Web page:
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Burgin Residents Tie Slow Flood Relief To Missing Audits

Mayor Hensley Cleared Of Ethics Charges

This trailer, which belongs to Herman Jasper, was among the many homes in Burgin damaged during last month’s catastrophic flooding. Many residents blame the slow trickle of disaster relief from the state and federal government on the fact that the Burgin city government has not filed an audit since 2011.

Robert Moore

Despite Mayor George Hensley’s assurances to the contrary, some Burgin citizens believe the city has not received any help from either the state or federal government after last month’s catastrophic flooding because Burgin has not completed an audit since 2011.

Mayor Hensley said no one at either the state or federal level has mentioned the missing audits to him.

“I haven’t jeopardized the city in no way,” he said.

According to the Kentucky Emergency Management website, monetary thresholds set by the state government have to be met before the state will issue aid. Burgin has not met that threshold. However, many of the citizens who have been impacted by the recent flooding believe more aid would be forthcoming if the city’s finances were in order.

“We have people who need the funding who are not getting it,” said Councilman Sindicat “Sid” Dunn.

Currently, the Department of Local Government is withholding $112,000 in state road aid because of the missing audits, said spokesperson Kirsten Delemarter. “That money can be used for construction or repair of streets,” Delemarter said. “Technically, if there’s flooding damage, those funds could be used for that.”

She said the money could be used to install culverts or pipes under the streets in order to help with drainage.

Hensley said the state will release the funds if Burgin turns in audits for 2016, 2017 and 2018. Last month, the city hired Jones and Associates to handle the audits. The last auditor employed by the city, Craig Butler of Kerbaugh, Rodes and Butler resigned. City officials said Butler quit because he was receiving too many phone calls about the city’s audit from Councilman Dunn.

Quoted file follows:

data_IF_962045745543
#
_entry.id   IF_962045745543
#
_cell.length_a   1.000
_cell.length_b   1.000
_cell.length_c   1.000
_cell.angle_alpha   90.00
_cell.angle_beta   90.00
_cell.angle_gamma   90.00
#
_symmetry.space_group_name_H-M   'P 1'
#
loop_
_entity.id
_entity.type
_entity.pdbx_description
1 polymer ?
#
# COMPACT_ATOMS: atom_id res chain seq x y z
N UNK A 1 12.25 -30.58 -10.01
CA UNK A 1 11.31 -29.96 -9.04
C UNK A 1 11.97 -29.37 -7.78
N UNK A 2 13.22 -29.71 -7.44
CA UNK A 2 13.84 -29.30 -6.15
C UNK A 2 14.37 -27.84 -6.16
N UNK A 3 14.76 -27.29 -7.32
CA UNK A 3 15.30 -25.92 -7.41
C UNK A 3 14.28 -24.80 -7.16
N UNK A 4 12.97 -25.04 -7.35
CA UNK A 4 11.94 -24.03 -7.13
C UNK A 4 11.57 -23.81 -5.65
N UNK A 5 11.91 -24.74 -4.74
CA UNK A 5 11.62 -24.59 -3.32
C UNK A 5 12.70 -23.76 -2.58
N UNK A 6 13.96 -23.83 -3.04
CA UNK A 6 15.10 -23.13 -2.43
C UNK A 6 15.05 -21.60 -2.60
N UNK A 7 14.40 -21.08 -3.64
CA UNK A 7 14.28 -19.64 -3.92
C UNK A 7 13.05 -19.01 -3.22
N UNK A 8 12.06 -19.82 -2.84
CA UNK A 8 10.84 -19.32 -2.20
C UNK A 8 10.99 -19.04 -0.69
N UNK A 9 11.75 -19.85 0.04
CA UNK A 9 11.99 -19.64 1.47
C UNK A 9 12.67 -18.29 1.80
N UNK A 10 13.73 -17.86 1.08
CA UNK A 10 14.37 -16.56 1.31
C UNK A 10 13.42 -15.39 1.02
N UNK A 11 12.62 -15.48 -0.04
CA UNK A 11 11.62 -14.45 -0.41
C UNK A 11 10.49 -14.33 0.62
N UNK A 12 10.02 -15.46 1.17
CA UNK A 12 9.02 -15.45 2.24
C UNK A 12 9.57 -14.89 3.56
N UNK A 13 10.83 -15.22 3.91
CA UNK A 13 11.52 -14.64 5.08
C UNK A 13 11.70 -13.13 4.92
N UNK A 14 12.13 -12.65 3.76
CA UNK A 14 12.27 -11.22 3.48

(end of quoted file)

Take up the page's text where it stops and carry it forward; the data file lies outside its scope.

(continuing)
Dunn said the only reason he called the former auditor was because residents had asked him what was happening.

Hensley said city hall is working on getting some kind of aid and hopefully solving the problem.

“We’re not sitting over here twiddling our thumbs and drinking coffee,” he said.

Burgin spent $30,000 pumping out the floodwater from the area around Water Street, Hensley said. In addition, he said he’s spoken with aides for U.S. Rep. Brett Guthrie and state Sen. Tom Buford as well as other government officials, including representatives from the Bluegrass Area Development District, who are assembling a package of options on how to deal with the flooding.

Flooding is not a new problem for Burgin. But Hensley said this year’s flooding has been the worst he’s seen in the five decades he’s worked for the city.

Part of it is rain. According to the National Weather Service, Mercer County has seen 53.17 inches of rain in 2018, coming close to the wettest year since 1890.

But Hensley and many Burgin residents believe the issue has been caused by blasting done by contractors hired by the Mercer County Sanitation District to install Burgin’s new sewer system. They believe explosives blocked the sinkhole the city has relied on for drainage for decades.

“I think we all know what’s causing the flooding, but that’s neither here nor there. You have to prove it,” Hensley said.

He said the Department of Water has not issued their finding on what is causing the flooding, nor has an engineering firm finished their report on how to remove storm water from the area around Water Street now that the city’s sinkhole no longer appears to drain.

“This is a long process,” Hensley said. “There’s government regulations and things we have to follow.”

But many Burgin residents seem convinced the process would be working a lot more smoothly if the city had filed its audits on time.

Some of the residents wondered aloud if a protest—either at the state capital or at the current headquarters of the Republic Party of Mercer County—would speed up the process.

Hensley said it is a political issue, caused by the lack of bipartisan cooperation at the state level, and that the quickest way to solve it is in the voting booth.

“I’m not happy about politicians either,” said Hensley, who is currently running for reelection. “But you can punch that other button.”

In other business, the Burgin City Council learned Hensley had been cleared after an ethics investigation. The mayor introduced a letter from the Greater Mercer County Board of Ethics, who were investigating a complaint against the mayor filed in April. In the letter, the board wrote that they had “found no violation” and were officially closing the investigation. They recommended the Burgin city government “review its bidding procedures, to eliminate confusion and prevent any future issues.”

The next meeting of the Burgin City Council will be held on Tuesday, Nov. 13, at 6:30 p.m. at the Burgin City Hall.

For more, check out this week’s issue of the Harrodsburg Herald.

1 Comment

  1. Stan on October 26, 2018 at 10:08 am

    The lack of proper journalism in this paper makes people who value journalism vomit. My students can write a better news piece. Facts help. Start there.

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